Time standard

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A time standard is a specification for measuring time: either the rate at which time passes; or points in time; or both. In modern times, several time specifications have been officially recognized as standards, where formerly they were matters of custom and practice. An example of a kind of time standard can be a time scale, specifying a method for measuring divisions of time. A standard for civil time can specify both time intervals and time-of-day.

Standardized time measurements are made using a clock to count periods of some cyclic change, which may be either the changes of a natural phenomenon or of an artificial machine.

Historically, time standards were often based on the Earth's rotational period. From the late 17th century to the 19th century it was assumed that the Earth's daily rotational rate was constant.[1] Astronomical observations of several kinds, including eclipse records, studied in the 19th century, raised suspicions that the rate at which Earth rotates is gradually slowing and also shows small-scale irregularities, and this was confirmed in the early twentieth century.[2] Time standards based on Earth rotation were replaced (or initially supplemented) for astronomical use from 1952 onwards by an ephemeris time standard based on the Earth's orbital period and in practice on the motion of the Moon. The invention in 1955 of the cesium atomic clock has led to the replacement of older and purely astronomical time standards, for most practical purposes, by newer time standards based wholly or partly on atomic time.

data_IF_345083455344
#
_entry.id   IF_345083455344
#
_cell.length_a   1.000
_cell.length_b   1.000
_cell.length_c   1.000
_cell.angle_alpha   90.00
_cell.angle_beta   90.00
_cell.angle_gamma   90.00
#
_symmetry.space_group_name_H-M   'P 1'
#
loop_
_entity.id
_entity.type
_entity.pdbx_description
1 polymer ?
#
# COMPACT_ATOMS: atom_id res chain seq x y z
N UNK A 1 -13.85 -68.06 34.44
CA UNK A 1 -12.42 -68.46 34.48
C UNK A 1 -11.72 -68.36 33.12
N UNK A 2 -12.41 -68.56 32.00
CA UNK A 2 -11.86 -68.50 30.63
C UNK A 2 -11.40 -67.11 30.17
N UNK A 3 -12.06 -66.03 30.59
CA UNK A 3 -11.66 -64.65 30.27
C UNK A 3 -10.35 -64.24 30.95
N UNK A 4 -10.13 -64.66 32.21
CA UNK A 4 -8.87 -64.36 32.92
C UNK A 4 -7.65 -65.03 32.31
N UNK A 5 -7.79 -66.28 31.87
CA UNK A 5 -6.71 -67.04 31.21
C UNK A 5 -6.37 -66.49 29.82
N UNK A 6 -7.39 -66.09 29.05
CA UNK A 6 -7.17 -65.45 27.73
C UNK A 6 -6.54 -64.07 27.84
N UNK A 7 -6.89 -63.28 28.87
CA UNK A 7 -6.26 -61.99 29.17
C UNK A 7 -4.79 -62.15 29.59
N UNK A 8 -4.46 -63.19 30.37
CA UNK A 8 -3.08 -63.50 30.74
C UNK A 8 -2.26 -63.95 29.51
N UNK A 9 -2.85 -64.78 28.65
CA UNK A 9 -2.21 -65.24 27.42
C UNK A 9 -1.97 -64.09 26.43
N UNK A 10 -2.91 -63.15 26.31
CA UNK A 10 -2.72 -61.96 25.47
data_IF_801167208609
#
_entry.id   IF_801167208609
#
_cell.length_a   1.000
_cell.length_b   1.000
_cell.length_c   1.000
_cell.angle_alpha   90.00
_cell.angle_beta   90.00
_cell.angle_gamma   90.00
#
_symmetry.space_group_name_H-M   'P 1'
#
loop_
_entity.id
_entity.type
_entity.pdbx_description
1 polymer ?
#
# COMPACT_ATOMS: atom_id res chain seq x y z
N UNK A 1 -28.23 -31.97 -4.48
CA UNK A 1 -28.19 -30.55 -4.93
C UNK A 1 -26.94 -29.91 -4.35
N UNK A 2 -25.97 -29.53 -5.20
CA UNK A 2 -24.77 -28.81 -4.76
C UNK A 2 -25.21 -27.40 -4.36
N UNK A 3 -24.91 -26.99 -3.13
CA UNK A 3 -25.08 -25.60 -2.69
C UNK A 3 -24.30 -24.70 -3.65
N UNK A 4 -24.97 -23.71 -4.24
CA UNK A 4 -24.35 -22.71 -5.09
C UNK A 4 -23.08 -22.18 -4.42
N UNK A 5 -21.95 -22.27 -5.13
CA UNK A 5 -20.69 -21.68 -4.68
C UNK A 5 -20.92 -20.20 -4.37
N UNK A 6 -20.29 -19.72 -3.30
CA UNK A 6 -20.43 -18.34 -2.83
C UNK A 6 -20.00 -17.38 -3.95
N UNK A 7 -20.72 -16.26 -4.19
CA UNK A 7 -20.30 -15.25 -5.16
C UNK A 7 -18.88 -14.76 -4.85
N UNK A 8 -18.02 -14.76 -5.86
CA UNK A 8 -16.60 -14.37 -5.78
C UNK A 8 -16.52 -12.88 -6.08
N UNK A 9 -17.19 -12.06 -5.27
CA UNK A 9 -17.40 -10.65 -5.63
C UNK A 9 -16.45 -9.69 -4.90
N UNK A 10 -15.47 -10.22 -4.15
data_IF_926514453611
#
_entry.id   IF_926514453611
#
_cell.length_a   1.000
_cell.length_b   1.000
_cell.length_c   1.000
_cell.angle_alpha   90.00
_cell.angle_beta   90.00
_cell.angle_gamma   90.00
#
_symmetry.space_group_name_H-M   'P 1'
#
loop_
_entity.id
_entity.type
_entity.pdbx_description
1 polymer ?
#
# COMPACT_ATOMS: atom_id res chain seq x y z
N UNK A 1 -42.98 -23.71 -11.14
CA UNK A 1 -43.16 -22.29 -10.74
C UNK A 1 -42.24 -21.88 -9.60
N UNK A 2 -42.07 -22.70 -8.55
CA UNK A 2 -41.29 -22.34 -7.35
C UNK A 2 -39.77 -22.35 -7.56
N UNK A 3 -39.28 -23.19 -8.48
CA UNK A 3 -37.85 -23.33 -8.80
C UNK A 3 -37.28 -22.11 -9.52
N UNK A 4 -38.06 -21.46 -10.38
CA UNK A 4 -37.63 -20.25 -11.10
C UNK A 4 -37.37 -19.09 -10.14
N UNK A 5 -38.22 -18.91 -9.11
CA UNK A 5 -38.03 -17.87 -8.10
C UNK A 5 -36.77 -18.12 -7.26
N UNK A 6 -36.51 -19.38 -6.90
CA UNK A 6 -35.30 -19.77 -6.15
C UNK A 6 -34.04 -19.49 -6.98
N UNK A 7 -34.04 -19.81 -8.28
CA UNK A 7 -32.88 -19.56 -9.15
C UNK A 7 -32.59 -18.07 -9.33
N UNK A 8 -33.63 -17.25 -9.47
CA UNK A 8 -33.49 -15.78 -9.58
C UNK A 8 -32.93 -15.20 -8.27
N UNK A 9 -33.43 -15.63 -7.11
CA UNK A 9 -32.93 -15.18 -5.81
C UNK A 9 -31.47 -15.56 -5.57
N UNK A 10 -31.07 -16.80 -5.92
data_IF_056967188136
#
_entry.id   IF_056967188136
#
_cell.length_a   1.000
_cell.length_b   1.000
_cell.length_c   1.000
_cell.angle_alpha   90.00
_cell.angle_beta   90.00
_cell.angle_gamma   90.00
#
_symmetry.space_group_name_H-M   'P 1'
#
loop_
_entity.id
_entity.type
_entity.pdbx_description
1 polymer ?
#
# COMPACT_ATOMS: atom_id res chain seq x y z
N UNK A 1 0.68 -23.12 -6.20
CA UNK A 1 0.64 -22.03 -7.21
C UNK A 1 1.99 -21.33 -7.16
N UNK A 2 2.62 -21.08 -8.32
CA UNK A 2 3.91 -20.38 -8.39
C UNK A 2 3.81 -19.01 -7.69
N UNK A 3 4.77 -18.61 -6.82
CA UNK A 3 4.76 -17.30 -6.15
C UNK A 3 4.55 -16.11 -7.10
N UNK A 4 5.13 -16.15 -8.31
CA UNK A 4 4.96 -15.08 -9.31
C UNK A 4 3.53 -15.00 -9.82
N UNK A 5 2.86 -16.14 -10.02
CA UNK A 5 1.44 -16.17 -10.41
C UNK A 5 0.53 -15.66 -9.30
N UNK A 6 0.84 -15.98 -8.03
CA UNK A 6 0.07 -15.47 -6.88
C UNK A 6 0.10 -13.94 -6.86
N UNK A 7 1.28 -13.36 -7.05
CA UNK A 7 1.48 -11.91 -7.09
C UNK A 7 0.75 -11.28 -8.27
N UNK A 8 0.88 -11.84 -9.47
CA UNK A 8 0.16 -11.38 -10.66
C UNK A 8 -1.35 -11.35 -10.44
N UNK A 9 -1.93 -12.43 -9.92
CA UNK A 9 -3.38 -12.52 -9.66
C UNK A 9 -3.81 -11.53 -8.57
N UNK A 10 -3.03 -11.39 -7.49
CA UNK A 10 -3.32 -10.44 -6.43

Various types of second and day are used as the basic time interval for most time scales. Other intervals of time (minutes, hours, and years) are usually defined in terms of these two.

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Time standards based on Earth rotation

Apparent solar time ('apparent' is often used in English-language sources, but 'true' in French astronomical literature[3]) is based on the solar day, which is the period between one solar noon (passage of the real Sun across the meridian) and the next. A solar day is approximately 24 hours of mean time. Because the Earth's orbit around the sun is elliptical, and because of the obliquity of the Earth's axis relative to the plane of the orbit (the ecliptic), the apparent solar day varies a few dozen seconds above or below the mean value of 24 hours. As the variation accumulates over a few weeks, there are differences as large as 16 minutes between apparent solar time and mean solar time (see Equation of time). However, these variations cancel out over a year. There are also other perturbations such as Earth's wobble, but these are less than a second per year.

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